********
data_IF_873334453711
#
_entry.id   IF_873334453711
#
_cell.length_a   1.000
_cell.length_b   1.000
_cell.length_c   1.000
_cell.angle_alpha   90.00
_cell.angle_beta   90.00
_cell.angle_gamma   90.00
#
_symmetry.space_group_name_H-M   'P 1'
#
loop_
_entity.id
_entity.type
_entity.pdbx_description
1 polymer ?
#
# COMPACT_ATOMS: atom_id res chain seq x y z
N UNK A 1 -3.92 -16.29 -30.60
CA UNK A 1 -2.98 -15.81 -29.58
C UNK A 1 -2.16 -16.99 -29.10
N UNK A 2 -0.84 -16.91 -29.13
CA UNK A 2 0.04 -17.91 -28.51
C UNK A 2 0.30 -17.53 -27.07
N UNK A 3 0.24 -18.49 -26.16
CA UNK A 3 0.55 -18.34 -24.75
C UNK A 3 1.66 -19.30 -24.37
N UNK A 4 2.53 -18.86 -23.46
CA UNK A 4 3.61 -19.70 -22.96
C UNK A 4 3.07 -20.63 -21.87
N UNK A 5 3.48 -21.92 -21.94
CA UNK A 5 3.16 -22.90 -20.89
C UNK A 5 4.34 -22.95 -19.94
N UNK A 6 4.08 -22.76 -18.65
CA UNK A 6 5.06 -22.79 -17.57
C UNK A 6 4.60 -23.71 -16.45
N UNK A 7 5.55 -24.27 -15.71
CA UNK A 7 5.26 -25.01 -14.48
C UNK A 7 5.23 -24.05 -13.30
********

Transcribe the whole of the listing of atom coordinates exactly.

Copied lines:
data_IF_873334453711
#
_entry.id   IF_873334453711
#
_cell.length_a   1.000
_cell.length_b   1.000
_cell.length_c   1.000
_cell.angle_alpha   90.00
_cell.angle_beta   90.00
_cell.angle_gamma   90.00
#
_symmetry.space_group_name_H-M   'P 1'
#
loop_
_entity.id
_entity.type
_entity.pdbx_description
1 polymer ?
#
# COMPACT_ATOMS: atom_id res chain seq x y z
N UNK A 1 -3.92 -16.29 -30.60
CA UNK A 1 -2.98 -15.81 -29.58
C UNK A 1 -2.16 -16.99 -29.10
N UNK A 2 -0.84 -16.91 -29.13
CA UNK A 2 0.04 -17.91 -28.51
C UNK A 2 0.30 -17.53 -27.07
N UNK A 3 0.24 -18.49 -26.16
CA UNK A 3 0.55 -18.34 -24.75
C UNK A 3 1.66 -19.30 -24.37
N UNK A 4 2.53 -18.86 -23.46
CA UNK A 4 3.61 -19.70 -22.96
C UNK A 4 3.07 -20.63 -21.87
N UNK A 5 3.48 -21.92 -21.94
CA UNK A 5 3.16 -22.90 -20.89
C UNK A 5 4.34 -22.95 -19.94
N UNK A 6 4.08 -22.76 -18.65
CA UNK A 6 5.06 -22.79 -17.57
C UNK A 6 4.60 -23.71 -16.45
N UNK A 7 5.55 -24.27 -15.71
CA UNK A 7 5.26 -25.01 -14.48
C UNK A 7 5.23 -24.05 -13.30